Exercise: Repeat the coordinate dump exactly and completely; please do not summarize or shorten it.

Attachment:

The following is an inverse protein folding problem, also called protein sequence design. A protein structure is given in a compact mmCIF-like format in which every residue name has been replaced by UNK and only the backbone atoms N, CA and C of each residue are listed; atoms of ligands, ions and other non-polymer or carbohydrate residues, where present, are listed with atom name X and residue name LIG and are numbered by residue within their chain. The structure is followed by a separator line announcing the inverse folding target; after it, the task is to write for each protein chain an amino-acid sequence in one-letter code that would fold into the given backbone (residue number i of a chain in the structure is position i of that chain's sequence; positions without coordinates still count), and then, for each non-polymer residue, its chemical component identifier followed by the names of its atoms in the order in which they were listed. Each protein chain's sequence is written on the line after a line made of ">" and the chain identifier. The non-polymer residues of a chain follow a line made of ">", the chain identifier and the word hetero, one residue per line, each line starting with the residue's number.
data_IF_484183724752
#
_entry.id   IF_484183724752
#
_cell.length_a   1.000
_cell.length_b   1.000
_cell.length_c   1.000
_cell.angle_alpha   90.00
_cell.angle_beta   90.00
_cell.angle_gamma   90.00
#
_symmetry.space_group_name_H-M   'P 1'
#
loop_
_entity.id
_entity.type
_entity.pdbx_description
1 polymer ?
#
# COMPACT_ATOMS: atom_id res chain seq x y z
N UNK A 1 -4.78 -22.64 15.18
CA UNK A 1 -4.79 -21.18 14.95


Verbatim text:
The following is an inverse protein folding problem, also called protein sequence design. A protein structure is given in a compact mmCIF-like format in which every residue name has been replaced by UNK and only the backbone atoms N, CA and C of each residue are listed; atoms of ligands, ions and other non-polymer or carbohydrate residues, where present, are listed with atom name X and residue name LIG and are numbered by residue within their chain. The structure is followed by a separator line announcing the inverse folding target; after it, the task is to write for each protein chain an amino-acid sequence in one-letter code that would fold into the given backbone (residue number i of a chain in the structure is position i of that chain's sequence; positions without coordinates still count), and then, for each non-polymer residue, its chemical component identifier followed by the names of its atoms in the order in which they were listed. Each protein chain's sequence is written on the line after a line made of ">" and the chain identifier. The non-polymer residues of a chain follow a line made of ">", the chain identifier and the word hetero, one residue per line, each line starting with the residue's number.
data_IF_484183724752
#
_entry.id   IF_484183724752
#
_cell.length_a   1.000
_cell.length_b   1.000
_cell.length_c   1.000
_cell.angle_alpha   90.00
_cell.angle_beta   90.00
_cell.angle_gamma   90.00
#
_symmetry.space_group_name_H-M   'P 1'
#
loop_
_entity.id
_entity.type
_entity.pdbx_description
1 polymer ?
#
# COMPACT_ATOMS: atom_id res chain seq x y z
N UNK A 1 -4.78 -22.64 15.18
CA UNK A 1 -4.79 -21.18 14.95